August 11, 2010
Damascus--Virginia Creeper Trail
Virginia Creeper was a nickname for the early steam locomotives that huffed and puffed their way slowly up the mountains in what is now the Mount Rogers National Recreation Area, hauling loads of logs along the Virginia-Carolina Railroad. Between 1914 and 1930, they hauled about 15 million board feet of lumber out of this area every year. Then, when the forest was all clear cut, there was little to attract anyone to come here, and hence little need for a railroad. The last train straggled through in 1977. By that time, the second-growth forest was maturing nicely, and it wasn’t long before locals and politicians got the idea to turn the abandoned rail bed into a rail trail.
And, what a rail trail it is. The Virginia Creeper trail runs for 34 miles from near the top of Virginia’s second highest mountain (3,576 feet) to Abingdon, Virginia. Our group of ten reserved spaces on a shuttle van that took us and our bikes from Damascus almost to the top of the mountain (road work closed the very top of the trail), and dropped us off trailside, leaving us to wend our leisurely way sixteen miles back down the mountain to Damascus.
Just as we arrived, a group of thirty or so Old Order Amish or Mennonite people were organizing to begin their bicycle ride down the mountain. We remembered the Amish we saw in Lancaster County earlier this summer—they all rode scooters with bicycle tire wheels, and were not allowed to ride bicycles. I was glad not to be trying to ride my bicycle down a mountain wearing a long dress; given the attire, a scooter might be an easier way to go.
The trail passes through dense woodlands, crosses over deep ravines on trestles, and descends the rugged rocky terrain to follow the winding path of Whitetop Laurel Creek. Wildflowers are blooming abundantly along the sunny margins of the creek, and butterflies are fluttering about nectaring. There are many spots along the way that lure you to stop and dip your feet in the rushing water, enjoy a creekside picnic, or just take pictures. The creek’s cool waters are not only refreshing to people—they also are attractive to trout, which in turn attract anglers fly fishing along the creek banks.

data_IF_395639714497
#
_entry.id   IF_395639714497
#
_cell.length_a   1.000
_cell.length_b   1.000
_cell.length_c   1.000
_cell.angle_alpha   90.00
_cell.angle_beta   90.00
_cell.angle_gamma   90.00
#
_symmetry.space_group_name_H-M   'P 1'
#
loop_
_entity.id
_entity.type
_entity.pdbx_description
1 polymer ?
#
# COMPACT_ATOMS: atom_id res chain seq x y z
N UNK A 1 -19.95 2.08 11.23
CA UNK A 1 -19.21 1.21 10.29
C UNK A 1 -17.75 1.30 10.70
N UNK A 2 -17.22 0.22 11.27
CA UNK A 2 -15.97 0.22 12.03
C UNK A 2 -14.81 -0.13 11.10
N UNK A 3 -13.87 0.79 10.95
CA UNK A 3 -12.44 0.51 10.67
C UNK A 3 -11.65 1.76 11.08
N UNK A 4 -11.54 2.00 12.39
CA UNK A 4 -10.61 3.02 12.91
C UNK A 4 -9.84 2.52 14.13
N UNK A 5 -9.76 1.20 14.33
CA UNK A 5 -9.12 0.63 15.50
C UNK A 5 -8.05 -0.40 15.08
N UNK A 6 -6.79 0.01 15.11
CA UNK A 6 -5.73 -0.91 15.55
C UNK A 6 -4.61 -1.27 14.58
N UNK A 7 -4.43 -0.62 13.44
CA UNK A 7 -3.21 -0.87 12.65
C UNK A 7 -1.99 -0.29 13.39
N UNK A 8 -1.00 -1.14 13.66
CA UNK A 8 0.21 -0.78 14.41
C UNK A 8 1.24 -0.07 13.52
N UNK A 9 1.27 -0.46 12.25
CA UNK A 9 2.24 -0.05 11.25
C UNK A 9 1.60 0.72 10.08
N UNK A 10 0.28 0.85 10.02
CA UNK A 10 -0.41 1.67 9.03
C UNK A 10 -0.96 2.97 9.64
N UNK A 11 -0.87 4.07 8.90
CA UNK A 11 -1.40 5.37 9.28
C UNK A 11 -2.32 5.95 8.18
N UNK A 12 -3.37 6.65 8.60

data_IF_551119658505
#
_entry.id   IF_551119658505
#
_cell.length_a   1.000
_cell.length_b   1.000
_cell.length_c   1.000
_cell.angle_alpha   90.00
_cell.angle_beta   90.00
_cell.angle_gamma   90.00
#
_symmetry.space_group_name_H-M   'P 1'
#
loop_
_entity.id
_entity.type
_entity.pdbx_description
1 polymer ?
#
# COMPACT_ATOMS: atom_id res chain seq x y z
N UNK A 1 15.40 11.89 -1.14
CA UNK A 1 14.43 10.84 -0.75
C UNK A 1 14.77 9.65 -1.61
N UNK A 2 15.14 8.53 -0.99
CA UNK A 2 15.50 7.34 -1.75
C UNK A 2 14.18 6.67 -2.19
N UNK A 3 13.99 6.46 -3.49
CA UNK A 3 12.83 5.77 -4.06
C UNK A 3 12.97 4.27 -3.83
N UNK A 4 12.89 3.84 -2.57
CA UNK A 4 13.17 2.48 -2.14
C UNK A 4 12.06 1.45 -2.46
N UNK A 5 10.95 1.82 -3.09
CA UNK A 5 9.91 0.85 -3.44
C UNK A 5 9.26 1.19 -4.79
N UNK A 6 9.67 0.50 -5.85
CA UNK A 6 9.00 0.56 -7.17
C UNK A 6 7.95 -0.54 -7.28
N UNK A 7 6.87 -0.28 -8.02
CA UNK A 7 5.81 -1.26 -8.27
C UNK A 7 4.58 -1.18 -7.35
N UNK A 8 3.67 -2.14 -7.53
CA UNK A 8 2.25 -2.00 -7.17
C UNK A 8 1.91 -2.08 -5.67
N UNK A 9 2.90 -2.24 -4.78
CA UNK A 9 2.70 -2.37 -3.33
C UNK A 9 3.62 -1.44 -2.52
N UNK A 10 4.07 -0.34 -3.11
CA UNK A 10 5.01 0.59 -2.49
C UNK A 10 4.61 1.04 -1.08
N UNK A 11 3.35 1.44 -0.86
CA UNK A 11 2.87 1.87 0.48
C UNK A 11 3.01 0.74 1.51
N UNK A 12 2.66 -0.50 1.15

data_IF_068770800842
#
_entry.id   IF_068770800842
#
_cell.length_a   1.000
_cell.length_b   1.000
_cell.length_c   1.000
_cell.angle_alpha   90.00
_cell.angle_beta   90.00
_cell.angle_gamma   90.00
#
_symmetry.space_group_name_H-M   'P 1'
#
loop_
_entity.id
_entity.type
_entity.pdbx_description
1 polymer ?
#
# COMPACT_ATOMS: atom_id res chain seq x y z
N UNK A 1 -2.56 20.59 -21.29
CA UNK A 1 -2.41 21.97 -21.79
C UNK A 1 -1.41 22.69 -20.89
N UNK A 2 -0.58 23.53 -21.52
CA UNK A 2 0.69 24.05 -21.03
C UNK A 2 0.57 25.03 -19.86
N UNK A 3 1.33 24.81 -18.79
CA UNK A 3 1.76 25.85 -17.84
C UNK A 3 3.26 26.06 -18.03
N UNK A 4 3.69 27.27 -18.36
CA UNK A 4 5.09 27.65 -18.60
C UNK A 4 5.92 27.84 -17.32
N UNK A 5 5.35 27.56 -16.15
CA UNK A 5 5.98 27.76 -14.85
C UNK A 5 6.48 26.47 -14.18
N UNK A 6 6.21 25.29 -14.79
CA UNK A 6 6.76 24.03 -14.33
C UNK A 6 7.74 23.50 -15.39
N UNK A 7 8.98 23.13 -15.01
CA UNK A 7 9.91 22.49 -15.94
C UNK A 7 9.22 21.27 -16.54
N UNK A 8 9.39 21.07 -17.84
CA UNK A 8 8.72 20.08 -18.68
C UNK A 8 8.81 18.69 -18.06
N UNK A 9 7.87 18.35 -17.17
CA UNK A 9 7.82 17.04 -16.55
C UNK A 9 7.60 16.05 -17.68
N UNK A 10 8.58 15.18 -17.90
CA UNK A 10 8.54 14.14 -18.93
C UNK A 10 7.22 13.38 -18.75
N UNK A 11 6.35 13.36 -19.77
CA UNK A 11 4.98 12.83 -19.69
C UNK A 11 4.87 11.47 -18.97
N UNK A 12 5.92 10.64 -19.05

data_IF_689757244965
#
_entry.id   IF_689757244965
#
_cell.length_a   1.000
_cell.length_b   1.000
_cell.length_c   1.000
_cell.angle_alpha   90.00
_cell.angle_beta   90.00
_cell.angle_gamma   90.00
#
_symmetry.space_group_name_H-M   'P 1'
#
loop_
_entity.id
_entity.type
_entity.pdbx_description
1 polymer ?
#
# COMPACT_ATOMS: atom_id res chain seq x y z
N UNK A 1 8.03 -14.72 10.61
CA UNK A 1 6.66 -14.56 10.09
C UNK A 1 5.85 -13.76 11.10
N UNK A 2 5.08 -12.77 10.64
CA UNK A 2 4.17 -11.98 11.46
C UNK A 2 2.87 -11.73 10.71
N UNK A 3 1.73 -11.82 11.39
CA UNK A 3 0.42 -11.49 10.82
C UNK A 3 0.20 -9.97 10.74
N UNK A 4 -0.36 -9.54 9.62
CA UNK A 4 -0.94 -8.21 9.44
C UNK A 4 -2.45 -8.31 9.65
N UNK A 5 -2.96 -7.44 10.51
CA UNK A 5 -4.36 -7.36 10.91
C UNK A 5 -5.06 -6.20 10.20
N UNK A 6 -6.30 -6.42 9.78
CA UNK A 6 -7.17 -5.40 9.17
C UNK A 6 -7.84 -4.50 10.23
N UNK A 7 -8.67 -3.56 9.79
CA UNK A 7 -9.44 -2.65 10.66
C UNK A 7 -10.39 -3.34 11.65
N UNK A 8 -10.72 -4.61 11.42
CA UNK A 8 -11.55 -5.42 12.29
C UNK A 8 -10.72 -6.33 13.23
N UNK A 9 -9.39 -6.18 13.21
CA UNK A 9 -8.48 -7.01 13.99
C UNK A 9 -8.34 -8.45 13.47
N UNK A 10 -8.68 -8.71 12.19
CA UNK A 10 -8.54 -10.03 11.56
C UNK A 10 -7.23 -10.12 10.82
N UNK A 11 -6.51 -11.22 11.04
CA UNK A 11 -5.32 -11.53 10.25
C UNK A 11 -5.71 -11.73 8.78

There are over a dozen geocaches hidden along the trail, and we found seven of them, including one hidden on the Appalachian Trail, which crosses the Virginia Creeper trail in several spots.
We lunched a little over halfway down at the Virginia Creeper Café, a bustling little trailside restaurant that boasts “World Famous Chocolate Cake.” Our shuttle driver told us the cake was a must-have experience of the ride, and we are glad he did. After sharing a slice, we concur that the cake deserves to be called world famous, and we are only sorry that we cannot justify eating it by having burned off any calories on the ride. The most exercise we got was in our hand muscles, which we clenched frequently on the brakes as we cruised down the mountain.
Both the Appalachian Trail and the Virginia Creeper Trail pass through the center of downtown Damascus, which clearly has built its economy on the two trails–there are bike rental/shuttle businesses, outdoor outfitters, and bed and breakfasts aplenty in this little town of 1,070. As a sign along the Virginia Creeper trails says, “The rail bed which was the means of removing huge amounts of wealth from the forest is now returning ecotourism dollars to the region.” It worked for us.